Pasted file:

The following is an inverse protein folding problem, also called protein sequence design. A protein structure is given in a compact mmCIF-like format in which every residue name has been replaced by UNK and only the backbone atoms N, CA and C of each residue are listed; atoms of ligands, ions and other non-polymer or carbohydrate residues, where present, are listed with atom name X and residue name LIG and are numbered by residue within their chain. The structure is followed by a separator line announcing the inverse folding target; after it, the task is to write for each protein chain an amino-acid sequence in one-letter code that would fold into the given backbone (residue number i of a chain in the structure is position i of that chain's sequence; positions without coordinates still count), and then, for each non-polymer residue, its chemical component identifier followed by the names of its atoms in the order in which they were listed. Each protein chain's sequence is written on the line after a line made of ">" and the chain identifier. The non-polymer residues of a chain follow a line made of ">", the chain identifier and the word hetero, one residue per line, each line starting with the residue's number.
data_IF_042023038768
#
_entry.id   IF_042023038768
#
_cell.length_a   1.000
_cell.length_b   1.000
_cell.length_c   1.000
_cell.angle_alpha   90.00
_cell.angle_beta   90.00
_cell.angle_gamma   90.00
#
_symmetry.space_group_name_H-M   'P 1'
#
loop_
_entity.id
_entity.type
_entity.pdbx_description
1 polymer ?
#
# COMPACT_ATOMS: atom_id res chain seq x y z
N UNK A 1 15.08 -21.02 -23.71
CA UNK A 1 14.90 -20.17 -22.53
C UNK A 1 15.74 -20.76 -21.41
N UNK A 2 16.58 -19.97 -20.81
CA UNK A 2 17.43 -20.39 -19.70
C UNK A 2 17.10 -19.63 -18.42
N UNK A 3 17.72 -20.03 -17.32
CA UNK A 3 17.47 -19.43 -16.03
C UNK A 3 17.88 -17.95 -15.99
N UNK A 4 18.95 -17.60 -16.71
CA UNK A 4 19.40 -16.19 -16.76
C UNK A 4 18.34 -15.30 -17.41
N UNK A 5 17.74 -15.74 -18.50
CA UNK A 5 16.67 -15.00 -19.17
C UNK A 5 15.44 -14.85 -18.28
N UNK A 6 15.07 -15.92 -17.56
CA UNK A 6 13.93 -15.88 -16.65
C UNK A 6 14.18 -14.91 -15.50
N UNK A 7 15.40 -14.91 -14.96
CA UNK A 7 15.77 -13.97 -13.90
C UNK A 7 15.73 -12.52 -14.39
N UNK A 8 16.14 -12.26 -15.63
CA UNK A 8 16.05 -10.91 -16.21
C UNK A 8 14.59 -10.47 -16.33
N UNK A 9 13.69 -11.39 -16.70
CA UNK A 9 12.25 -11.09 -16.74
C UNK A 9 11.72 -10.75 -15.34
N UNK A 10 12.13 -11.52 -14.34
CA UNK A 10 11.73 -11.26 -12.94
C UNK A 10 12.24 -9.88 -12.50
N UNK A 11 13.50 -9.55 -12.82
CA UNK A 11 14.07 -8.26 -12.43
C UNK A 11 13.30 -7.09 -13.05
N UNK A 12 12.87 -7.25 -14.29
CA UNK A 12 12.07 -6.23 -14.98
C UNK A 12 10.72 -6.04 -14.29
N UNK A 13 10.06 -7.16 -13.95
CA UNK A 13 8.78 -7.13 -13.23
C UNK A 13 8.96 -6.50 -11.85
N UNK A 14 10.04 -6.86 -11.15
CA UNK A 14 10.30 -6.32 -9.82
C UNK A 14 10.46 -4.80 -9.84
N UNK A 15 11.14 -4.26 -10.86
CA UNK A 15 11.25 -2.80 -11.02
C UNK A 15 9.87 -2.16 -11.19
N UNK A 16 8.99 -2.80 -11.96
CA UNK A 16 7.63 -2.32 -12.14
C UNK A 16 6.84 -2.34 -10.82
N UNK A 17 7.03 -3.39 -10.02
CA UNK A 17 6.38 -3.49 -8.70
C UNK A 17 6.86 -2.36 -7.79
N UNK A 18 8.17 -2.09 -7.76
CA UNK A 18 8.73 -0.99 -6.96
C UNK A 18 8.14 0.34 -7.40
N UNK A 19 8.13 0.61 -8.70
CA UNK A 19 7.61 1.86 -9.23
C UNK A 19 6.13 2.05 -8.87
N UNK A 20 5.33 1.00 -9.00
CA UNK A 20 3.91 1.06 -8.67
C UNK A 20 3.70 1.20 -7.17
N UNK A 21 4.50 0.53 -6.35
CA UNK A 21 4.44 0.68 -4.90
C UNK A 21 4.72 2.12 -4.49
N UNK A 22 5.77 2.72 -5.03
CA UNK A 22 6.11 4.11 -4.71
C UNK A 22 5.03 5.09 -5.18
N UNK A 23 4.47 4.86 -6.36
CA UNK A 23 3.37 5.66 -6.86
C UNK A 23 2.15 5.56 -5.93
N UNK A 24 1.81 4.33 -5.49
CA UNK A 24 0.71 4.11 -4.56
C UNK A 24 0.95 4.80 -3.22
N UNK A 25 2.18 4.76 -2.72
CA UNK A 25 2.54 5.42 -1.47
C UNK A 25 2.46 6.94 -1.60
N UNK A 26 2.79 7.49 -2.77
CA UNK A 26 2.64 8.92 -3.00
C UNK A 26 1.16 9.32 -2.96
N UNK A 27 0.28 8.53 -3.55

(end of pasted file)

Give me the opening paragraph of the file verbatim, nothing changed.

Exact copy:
The following is an inverse protein folding problem, also called protein sequence design. A protein structure is given in a compact mmCIF-like format in which every residue name has been replaced by UNK and only the backbone atoms N, CA and C of each residue are listed; atoms of ligands, ions and other non-polymer or carbohydrate residues, where present, are listed with atom name X and residue name LIG and are numbered by residue within their chain. The structure is followed by a separator line announcing the inverse folding target; after it, the task is to write for each protein chain an amino-acid sequence in one-letter code that would fold into the given backbone (residue number i of a chain in the structure is position i of that chain's sequence; positions without coordinates still count), and then, for each non-polymer residue, its chemical component identifier followed by the names of its atoms in the order in which they were listed. Each protein chain's sequence is written on the line after a line made of ">" and the chain identifier. The non-polymer residues of a chain follow a line made of ">", the chain identifier and the word hetero, one residue per line, each line starting with the residue's number.